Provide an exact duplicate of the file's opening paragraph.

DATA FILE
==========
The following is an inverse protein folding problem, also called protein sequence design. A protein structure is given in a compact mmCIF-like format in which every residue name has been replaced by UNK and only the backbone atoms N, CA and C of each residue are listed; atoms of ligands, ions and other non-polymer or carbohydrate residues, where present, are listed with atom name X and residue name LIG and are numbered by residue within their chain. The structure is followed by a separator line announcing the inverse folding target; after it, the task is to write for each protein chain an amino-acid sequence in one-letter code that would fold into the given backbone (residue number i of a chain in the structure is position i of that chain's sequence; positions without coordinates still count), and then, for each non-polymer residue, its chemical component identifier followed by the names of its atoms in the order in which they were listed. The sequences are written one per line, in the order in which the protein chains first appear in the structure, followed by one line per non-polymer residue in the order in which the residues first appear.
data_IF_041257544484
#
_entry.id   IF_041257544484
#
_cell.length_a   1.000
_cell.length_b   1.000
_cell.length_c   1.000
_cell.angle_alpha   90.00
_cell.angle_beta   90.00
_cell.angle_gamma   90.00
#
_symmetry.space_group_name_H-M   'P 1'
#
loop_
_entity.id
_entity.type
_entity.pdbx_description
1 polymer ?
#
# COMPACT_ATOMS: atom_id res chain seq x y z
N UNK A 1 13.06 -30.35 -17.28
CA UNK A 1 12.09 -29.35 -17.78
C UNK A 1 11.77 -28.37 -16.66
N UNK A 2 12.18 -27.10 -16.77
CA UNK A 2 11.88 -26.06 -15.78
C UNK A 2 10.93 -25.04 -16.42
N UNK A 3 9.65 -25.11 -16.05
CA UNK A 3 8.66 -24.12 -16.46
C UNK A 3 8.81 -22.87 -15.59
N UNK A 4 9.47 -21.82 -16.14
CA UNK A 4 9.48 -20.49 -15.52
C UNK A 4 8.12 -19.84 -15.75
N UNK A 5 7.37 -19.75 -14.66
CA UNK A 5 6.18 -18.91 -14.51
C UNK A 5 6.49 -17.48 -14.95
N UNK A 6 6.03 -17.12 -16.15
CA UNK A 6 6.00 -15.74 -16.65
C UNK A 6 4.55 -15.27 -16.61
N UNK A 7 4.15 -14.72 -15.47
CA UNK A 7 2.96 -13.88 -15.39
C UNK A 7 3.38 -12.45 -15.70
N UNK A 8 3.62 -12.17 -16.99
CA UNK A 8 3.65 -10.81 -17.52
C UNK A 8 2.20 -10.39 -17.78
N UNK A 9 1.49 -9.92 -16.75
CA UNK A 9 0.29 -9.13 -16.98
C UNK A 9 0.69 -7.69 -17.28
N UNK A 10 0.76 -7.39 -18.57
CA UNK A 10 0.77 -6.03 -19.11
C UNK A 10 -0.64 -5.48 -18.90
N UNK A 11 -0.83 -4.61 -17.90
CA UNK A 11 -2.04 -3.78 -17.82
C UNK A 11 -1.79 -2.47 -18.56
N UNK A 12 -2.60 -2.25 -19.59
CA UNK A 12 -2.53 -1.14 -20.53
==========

The following is an inverse protein folding problem, also called protein sequence design. A protein structure is given in a compact mmCIF-like format in which every residue name has been replaced by UNK and only the backbone atoms N, CA and C of each residue are listed; atoms of ligands, ions and other non-polymer or carbohydrate residues, where present, are listed with atom name X and residue name LIG and are numbered by residue within their chain. The structure is followed by a separator line announcing the inverse folding target; after it, the task is to write for each protein chain an amino-acid sequence in one-letter code that would fold into the given backbone (residue number i of a chain in the structure is position i of that chain's sequence; positions without coordinates still count), and then, for each non-polymer residue, its chemical component identifier followed by the names of its atoms in the order in which they were listed. The sequences are written one per line, in the order in which the protein chains first appear in the structure, followed by one line per non-polymer residue in the order in which the residues first appear.